Do you hate writing out that home insurance check every month? We know - it's not a fun feeling.
But, do you know why you're paying so much to protect your home? More importantly, have you considered the different ways you could reduce your home insurance rate?
The factors that contribute to what you pay for your home insurance are all over the map.
Some factors may surprise you (trampoline, anyone?) while others are fairly obvious. And while some factors may be out of your control, others are definitely within your control - and thus, allow you to play a big part in the cost your policy.
Want to know what factors contribute to the price of your home insurance policy? Here are five…
#1 - Home's Age and Construction Type
When you bought your home or condo, you probably peppered the realtor with all kinds of questions: When was it built? What materials were used? How many bedrooms? What's the square footage? What kind of flooring and windows does it have? How about the roofing?
Insurance companies ask the same kinds of questions and they'll use the answers to determine the price of your home insurance policy, according to Jim Whittle, assistant general counsel and chief claims counsel at the American Insurance Association (AIA).
The Insurance Information Institute (III) also notes the condition of your home's plumbing, heating and electrical system as factors that determine your rate.
Whittle recommends working with insurance companies to craft the kind of coverage you want and personalize it to meet your home's needs.
"You might say, okay, I've got an older house, but I'm willing to accept more risk personally," Whittle explains. "So I'm going to have a higher deductible and, as a result, you'll pay a lower premium."
#2 - Home's Vulnerability to Criminal Activity
If you live in a high-crime area that's more prone to theft, this may concern your home insurance company and cause your premiums to go up, Whittle says.
That's because the more crime there is in your neighborhood, the more at risk you and your home are, and as a result, there's a higher likelihood you'll file a claim due to theft. As you can probably imagine, insurers don't like those chances.
And while the criminal activity in your neighborhood may be out of your control, there are steps you can take to alleviate some of the concern your home insurance company may have.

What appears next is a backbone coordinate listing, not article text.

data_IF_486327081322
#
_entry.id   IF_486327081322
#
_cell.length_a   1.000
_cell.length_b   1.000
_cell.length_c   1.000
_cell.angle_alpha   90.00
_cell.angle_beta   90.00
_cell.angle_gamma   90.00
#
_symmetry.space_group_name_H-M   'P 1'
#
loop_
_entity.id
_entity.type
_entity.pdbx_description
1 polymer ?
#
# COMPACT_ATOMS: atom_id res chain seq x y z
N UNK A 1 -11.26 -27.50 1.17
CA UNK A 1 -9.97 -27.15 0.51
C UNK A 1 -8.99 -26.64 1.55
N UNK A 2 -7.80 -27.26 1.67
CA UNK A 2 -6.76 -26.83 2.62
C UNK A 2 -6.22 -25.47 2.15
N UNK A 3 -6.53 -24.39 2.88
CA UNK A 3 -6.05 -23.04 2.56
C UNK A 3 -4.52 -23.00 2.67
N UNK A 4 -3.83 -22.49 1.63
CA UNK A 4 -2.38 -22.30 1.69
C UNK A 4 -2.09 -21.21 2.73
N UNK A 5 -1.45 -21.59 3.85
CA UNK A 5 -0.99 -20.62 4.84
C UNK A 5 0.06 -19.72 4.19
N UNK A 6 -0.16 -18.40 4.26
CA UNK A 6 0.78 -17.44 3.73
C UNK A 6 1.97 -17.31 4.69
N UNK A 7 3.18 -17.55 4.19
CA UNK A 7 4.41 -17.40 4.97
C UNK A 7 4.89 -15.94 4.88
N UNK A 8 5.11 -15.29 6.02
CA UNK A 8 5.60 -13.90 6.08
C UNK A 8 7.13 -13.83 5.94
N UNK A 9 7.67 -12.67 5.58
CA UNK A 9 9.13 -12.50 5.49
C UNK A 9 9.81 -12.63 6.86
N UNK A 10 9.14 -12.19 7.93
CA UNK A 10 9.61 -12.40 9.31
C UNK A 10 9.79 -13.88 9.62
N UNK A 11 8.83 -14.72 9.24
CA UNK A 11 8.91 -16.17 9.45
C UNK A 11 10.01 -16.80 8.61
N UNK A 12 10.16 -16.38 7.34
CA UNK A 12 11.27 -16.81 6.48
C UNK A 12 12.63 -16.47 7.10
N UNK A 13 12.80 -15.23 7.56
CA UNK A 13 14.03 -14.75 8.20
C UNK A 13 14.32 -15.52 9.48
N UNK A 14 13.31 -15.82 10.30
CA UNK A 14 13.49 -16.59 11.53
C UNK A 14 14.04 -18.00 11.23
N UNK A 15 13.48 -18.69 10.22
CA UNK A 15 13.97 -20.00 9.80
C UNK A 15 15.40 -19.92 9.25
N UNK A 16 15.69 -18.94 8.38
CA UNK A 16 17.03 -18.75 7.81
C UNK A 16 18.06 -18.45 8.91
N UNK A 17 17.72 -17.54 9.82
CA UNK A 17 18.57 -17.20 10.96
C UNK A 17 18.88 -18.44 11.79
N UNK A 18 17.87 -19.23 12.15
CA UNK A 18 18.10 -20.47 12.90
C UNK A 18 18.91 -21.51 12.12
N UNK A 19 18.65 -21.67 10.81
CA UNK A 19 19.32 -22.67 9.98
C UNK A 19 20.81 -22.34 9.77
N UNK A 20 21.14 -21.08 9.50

For starters, the III notes that "Most insurance companies provide 2 percent to 15 percent discounts for devices that make a home safer - dead-bolt locks, window grates, bars and smoke/fire/burglar alarms."
Of course, discounts will vary depending on your insurer, so you'll want to do some research to find out what type of security devices your home insurance company offers discounts for.
#3 - Firefighting Response Time
As strange as this may sound, the distance between your home and a fire station is a factor that insurers mull over when figuring out your home insurance rate.
"The proximity of your home to a fire hydrant (or other source of water) and to a fire station, whether your community has a professional or volunteer fire service and other factors that can affect the time it takes to put out fires," are all considered when determining how much you'll be charged on insurance, according to the III.
This factor also ties together with the materials used to construct your home, since some are more fire-resistant than others.
"In wildfire areas, brick beats cedar," Whittle says.
Looking for ways to get a red-hot, fire-related discount?
"You can usually get discounts of at least 5 percent for a smoke detector, burglar alarm, or dead-bolt locks," according to the III. "Some companies may cut your premiums by as much as 15 or 20 percent if you install a sophisticated sprinkler system and a fire and burglar alarm that rings at the police, fire or other monitoring stations."
#4 - Your Credit Score
Your credit score, as you may know, is a three-digit number that essentially predicts the likelihood of you paying your bills. The higher your number, the better your reputation among financial companies.
"As allowed by law, many insurance companies use a credit-based 'insurance score' when evaluating insurance applications or policies," writes the American Insurance Association in its report on credit-based insurance scores.
It adds that "The way you handle your credit says a lot about how responsible you are. Insurance companies want to reward responsible people by making sure you don't pay more than you should. That's why insurance scores are so useful."
If you talk to your insurer and find out that a poor credit score is what's causing you to have such a high bill, Whittle recommends shopping around because not every company uses your credit score when calculating risk.
#5 - Your Dog's Breed
Thinking about getting a family pooch? It could affect what you pay for homeowner's insurance.
"Your dog's breed could affect your premium since some studies have demonstrated that certain breeds are more susceptible to biting than others," Whittle says.
"You have to remember: homeowner's policies don't only cover repairing the home," Whittle says. "You're also paying for liability insurance in the event that someone gets hurt on your property."
These injuries could include dog bites, which accounted for more than one-third of all homeowners insurance liability claims paid out in 2012, costing nearly $489 million, according to the III.
Based on this statistic, it's not a surprise that insurers view dog owners as a risk.
However, as Whittle mentioned, the affect your dog has on your home insurance premium will depend on how aggressive your dog's breed is. For example, the III adds that some insurers may charge more for homeowners who have pit bulls or Rottweilers.